Occupational licensing

Occupational licensing, also called occupational licensure, is a form of government regulation requiring a license to pursue a particular profession or vocation for compensation. It is related to occupational closure. Professions that can have a large negative effect on individuals, like physicians, public accountants, and lawyers, require occupational licenses in most developed countries, but many jurisdictions also require licenses for professions without that possibility, like plumbers, taxi drivers, and electricians. Licensing creates a regulatory barrier to entry into licensed occupations, and this results in higher income for those with licenses and usually higher costs for consumers.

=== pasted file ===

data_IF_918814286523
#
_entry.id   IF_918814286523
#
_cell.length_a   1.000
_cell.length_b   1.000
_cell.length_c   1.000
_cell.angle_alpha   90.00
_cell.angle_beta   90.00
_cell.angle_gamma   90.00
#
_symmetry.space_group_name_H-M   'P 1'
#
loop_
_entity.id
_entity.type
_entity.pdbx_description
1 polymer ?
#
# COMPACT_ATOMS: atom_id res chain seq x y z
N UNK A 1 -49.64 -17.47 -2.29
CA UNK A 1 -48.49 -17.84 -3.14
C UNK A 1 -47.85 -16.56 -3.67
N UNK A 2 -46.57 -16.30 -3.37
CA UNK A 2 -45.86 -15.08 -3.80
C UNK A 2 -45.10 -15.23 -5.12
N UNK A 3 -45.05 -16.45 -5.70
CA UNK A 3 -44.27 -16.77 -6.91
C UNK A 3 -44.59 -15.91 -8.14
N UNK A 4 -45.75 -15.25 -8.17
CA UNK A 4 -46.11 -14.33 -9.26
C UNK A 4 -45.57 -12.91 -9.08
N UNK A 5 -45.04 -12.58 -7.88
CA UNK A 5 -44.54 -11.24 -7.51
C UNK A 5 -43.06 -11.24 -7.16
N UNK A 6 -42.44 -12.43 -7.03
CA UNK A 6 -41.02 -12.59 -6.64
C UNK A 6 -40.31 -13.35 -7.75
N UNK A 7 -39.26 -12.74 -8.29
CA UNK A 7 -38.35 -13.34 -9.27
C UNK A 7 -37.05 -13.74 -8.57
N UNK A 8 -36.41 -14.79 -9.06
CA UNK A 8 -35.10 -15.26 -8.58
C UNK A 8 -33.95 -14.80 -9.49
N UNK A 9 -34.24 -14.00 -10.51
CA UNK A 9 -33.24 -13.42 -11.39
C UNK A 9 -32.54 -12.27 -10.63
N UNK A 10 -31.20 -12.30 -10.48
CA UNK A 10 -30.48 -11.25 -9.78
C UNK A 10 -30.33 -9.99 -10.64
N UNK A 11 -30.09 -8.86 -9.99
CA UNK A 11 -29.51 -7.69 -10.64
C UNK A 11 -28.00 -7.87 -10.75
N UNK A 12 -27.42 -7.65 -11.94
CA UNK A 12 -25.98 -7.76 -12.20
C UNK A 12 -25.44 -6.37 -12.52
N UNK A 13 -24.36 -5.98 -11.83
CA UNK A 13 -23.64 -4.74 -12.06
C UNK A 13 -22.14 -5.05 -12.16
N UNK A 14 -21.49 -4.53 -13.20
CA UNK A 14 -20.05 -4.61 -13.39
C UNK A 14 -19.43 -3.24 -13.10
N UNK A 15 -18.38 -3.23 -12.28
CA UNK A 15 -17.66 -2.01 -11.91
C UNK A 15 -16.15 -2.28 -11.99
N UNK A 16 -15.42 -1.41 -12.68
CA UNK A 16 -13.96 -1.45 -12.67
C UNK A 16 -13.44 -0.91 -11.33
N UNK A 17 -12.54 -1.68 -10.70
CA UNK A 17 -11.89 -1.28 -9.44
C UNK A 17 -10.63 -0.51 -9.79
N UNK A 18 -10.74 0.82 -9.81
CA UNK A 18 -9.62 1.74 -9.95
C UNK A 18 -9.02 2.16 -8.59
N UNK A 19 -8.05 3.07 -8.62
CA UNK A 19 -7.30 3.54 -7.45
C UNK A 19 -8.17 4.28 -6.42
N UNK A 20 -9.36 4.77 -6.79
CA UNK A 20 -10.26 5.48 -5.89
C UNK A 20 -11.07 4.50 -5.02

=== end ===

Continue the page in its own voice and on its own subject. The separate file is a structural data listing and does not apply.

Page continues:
Licensing advocates argue that it protects the public interest by keeping incompetent and unscrupulous individuals from working with the public. However, there is little evidence that it affects the overall quality of services provided to customers by members of the regulated occupation.[1] A 1983 study found that some occupational licensing schemes tended to exclude minorities and disadvantaged populations from entering such trades.[2] However, a more recent study from 2009 found the opposite.[3]

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